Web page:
When thinking of the direct-to-consumer model, companies like Casper and Warby Parker likely come to mind. If you've been following our coverage here, then you might also think of Campaign Living, Burrow and Boundless.
What about Chairish? If you haven't already thought of Chairish in this way, you should be watching it closely now.
Last month, the direct-to-consumer marketplace for buyers and sellers of high-end and vintage furniture, lighting, rugs and decor announced it had acquired Derring Hall, the online marketing platform that connects interior designers and to-the-trade manufacturers and allows consumers to search for design professionals.
So what does this mean for the interior design sector of the home design industry? Here's what designers need to know and think about for the future.
If you visit Chairish's homepage now, you can access Derring Hall from the top navigation bar, along with Decaso. All three sites now have a more uniform look.
In general, Chairish and Derring Hall have more or less merged. Derring Hall isn't going away (for now), and the company's co-founder, Peter Sallick, will join Chairish's executive team. Together, all three sites will have 2.5 million monthly visitors and more than 250,000 verified design professionals.
According to an interview with Chairish co-founders, Anna and Gregg Brockway, the acquisition will enable data sharing between the two companies. As an e-commerce platform, Chairish has access to tons of customer data on what's selling on the site and app, and while Derring Hall may not sell anything, it's not hard for developers to see which companies and designers are interacting.
As for the buyers and sellers on Chairish? Retailers will continue to sell, and both consumers and designers will be able to purchase all types of products.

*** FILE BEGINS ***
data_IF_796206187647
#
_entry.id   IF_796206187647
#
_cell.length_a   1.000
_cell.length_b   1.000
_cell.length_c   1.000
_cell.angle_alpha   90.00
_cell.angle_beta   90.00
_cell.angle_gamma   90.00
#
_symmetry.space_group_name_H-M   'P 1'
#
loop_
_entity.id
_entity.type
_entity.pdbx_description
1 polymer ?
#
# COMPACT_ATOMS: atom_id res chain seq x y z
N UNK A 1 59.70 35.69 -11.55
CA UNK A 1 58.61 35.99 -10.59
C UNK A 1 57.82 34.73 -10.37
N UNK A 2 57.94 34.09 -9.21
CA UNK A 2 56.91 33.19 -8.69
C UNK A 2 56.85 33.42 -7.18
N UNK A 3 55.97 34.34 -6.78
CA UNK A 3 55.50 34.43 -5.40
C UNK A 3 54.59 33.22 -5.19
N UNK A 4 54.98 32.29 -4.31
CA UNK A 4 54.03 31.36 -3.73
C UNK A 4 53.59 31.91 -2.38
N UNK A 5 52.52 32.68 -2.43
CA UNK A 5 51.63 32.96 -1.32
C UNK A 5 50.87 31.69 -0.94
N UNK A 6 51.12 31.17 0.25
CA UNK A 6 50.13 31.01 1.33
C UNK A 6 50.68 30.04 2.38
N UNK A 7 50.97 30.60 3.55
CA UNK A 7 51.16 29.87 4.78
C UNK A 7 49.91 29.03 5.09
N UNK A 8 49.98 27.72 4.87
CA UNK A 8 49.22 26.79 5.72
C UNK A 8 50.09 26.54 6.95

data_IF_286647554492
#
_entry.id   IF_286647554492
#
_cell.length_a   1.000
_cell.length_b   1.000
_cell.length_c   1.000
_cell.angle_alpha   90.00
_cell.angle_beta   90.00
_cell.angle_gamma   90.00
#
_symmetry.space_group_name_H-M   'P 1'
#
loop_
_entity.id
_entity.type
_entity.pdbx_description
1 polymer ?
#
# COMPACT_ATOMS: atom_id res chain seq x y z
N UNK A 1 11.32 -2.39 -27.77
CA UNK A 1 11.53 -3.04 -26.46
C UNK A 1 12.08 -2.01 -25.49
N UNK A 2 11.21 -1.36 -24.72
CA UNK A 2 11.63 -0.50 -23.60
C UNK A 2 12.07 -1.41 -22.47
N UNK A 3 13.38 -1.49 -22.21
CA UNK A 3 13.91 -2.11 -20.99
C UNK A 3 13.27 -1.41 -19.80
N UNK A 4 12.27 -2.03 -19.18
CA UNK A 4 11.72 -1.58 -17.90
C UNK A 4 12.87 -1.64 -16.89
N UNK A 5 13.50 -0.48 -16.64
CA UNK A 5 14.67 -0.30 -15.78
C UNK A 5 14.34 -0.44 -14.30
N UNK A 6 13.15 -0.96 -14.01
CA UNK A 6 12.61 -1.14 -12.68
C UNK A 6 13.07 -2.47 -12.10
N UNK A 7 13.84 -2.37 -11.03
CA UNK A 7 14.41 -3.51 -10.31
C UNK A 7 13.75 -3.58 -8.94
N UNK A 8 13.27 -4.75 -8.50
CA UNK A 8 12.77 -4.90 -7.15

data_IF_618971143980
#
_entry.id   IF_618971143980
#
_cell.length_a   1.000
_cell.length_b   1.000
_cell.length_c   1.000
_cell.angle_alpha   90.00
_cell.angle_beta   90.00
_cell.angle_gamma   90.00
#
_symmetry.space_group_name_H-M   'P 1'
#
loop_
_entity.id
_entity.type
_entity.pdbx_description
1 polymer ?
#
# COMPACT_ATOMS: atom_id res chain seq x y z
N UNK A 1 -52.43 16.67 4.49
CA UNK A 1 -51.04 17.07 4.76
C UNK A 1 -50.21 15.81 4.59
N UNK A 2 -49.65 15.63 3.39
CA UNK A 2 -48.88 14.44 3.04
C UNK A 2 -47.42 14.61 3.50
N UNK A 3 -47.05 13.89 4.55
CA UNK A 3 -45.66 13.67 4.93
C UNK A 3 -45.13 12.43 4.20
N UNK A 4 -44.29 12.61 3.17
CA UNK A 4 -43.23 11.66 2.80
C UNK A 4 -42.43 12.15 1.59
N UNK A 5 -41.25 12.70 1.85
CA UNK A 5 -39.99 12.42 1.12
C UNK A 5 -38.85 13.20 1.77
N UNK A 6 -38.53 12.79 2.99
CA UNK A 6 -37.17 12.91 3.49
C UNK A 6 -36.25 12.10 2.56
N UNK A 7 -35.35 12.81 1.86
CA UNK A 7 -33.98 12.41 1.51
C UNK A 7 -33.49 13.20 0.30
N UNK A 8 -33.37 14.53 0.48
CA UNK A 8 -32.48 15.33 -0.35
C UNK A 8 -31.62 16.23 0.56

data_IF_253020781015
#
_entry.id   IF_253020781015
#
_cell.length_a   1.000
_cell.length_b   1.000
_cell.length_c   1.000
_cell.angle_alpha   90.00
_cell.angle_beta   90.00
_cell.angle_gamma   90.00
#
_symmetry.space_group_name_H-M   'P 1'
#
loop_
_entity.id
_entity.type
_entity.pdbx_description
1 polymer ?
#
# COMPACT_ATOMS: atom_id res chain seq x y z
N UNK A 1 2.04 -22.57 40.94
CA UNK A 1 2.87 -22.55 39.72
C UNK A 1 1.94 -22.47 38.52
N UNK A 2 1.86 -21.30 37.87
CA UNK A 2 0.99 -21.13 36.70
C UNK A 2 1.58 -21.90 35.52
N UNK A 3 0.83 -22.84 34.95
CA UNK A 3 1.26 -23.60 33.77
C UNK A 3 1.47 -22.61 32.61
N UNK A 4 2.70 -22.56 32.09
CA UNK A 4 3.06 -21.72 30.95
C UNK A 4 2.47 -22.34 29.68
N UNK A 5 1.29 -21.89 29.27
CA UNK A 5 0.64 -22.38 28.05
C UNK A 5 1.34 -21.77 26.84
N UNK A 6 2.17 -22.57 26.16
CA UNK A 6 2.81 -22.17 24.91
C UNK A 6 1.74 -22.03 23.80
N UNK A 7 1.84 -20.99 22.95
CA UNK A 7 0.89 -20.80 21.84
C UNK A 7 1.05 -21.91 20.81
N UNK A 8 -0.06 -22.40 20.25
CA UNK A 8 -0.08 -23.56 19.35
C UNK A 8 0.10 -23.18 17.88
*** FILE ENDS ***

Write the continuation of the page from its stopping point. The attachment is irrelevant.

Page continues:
How this could impact interior designers
The disruptions and changes surrounding interior designers is something this publication has been following closely for the last few years. From e-design to the shopping tastes and preferences of consumers, we've seen new trends emerge as more consumers get comfortable buying big-ticket items online.
As we recently reported in our January 2019 issue, interior designers were largely shielded from competition online because so many manufacturers only sold directly to designers. That all changed when the recession hit. Fewer consumers could afford designers, and therefore, selling only to designers became less profitable. Some manufacturers started selling to retailers and some directly to consumers online. Then as the economy got better, the direct-to-consumer e-commerce model took shape.
The direct-to-consumer model started online as a way to deliver goods to consumers at cheaper-than-traditional-retail prices. Consumers couldn't touch or sit on the product (at first, anyway), but with good return policies and quick shipping, they felt it was all worth the risk. Many of these companies manufacturer in the U.S., which appeals to consumers looking to shop local, and local production means faster shipping.
So where does all of this leave designers?
If Chairish enables to-the-trade companies to sell products on its website and app (and there's good reason to think this will happen, says Unity Marketing's Pam Danziger), design-loving consumers with the ability to pay for high-end products will be able to bypass the designer entirely and go straight to the manufacturer. Of course, designers too can buy from Chairish (and many do), but they won't have the exclusive access they've previously enjoyed.
To be clear, this is not the end of the interior designer profession, but it further points to the shift we reported in our January issue: that the types of clients for designers are slowly shifting into two categories. On the one hand, there's the luxury client who can afford a designer and wants to have the home designed while the client focuses attention elsewhere. On the other hand, there's the client who likes tackling DIY projects, researching products and reading about design. This client doesn't need a designer to purchase products — and may not be able to afford high-end furnishings — but they do want a designer to help them put a room together and answer all their questions.
Business consultant Julia Molloy calls this a design concierge service, and it could represent the new future of interior design, one in which designers let clients handle the purchasing. For some designers, this could actually be a relief. As designers struggle with clients who shop around them, providing just design services would relieve them of that struggle while still getting them paid for their design expertise.
Suffice to say, the interior design sector will continue to see big changes as consumer tastes and shopping habits change. Designers, what do you think about Chairish's big acquire? Share with us in the comments!